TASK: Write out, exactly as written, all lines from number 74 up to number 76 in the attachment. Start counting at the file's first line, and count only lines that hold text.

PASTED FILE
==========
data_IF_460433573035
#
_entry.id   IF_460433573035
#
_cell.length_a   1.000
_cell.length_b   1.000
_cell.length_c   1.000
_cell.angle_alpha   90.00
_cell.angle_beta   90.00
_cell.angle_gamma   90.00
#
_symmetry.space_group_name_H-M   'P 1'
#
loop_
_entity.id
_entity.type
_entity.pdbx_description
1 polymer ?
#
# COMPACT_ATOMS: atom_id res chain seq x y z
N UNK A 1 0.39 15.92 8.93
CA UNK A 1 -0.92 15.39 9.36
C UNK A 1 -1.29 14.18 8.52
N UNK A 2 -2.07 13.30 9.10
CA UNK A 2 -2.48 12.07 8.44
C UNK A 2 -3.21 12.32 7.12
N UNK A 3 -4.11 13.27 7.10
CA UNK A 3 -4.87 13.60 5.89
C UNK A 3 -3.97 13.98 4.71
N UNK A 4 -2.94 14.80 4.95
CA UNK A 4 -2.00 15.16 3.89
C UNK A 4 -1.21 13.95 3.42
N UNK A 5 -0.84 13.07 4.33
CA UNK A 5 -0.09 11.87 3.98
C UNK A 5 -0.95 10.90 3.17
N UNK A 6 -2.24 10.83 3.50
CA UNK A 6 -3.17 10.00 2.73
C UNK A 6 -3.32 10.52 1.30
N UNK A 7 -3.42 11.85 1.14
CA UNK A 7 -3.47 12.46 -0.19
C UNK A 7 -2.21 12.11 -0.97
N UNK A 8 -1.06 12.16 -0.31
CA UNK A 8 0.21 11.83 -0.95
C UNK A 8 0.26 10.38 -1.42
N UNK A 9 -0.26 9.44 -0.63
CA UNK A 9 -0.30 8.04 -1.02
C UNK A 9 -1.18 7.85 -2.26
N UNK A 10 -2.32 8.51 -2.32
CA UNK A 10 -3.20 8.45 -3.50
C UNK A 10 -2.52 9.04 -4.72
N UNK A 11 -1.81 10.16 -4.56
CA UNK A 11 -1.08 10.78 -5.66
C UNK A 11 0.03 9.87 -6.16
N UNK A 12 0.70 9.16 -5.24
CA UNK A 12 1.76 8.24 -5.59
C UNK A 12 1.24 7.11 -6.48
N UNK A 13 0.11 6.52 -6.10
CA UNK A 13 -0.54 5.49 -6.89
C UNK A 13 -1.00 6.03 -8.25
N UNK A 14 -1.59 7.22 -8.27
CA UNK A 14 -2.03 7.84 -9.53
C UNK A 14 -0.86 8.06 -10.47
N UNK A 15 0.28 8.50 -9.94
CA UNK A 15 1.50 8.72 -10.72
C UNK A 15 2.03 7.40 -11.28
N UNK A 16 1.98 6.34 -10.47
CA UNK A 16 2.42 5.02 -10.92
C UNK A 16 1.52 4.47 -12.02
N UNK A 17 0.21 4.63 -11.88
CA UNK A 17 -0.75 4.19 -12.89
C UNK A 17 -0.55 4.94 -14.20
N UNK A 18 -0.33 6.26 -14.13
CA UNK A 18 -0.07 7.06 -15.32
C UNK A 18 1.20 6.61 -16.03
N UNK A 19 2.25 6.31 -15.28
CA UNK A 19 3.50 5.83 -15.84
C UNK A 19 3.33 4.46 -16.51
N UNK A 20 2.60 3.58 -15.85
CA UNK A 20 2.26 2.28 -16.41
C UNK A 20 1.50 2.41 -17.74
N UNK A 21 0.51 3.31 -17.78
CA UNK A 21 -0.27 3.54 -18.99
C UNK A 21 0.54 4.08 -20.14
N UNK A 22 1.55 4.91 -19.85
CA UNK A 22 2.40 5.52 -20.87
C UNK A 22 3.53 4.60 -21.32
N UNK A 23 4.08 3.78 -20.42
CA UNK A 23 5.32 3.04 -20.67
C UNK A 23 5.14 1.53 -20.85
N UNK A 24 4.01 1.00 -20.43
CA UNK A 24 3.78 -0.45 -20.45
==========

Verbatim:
C UNK A 18 1.20 6.61 -16.03
N UNK A 19 2.25 6.31 -15.28
CA UNK A 19 3.50 5.83 -15.84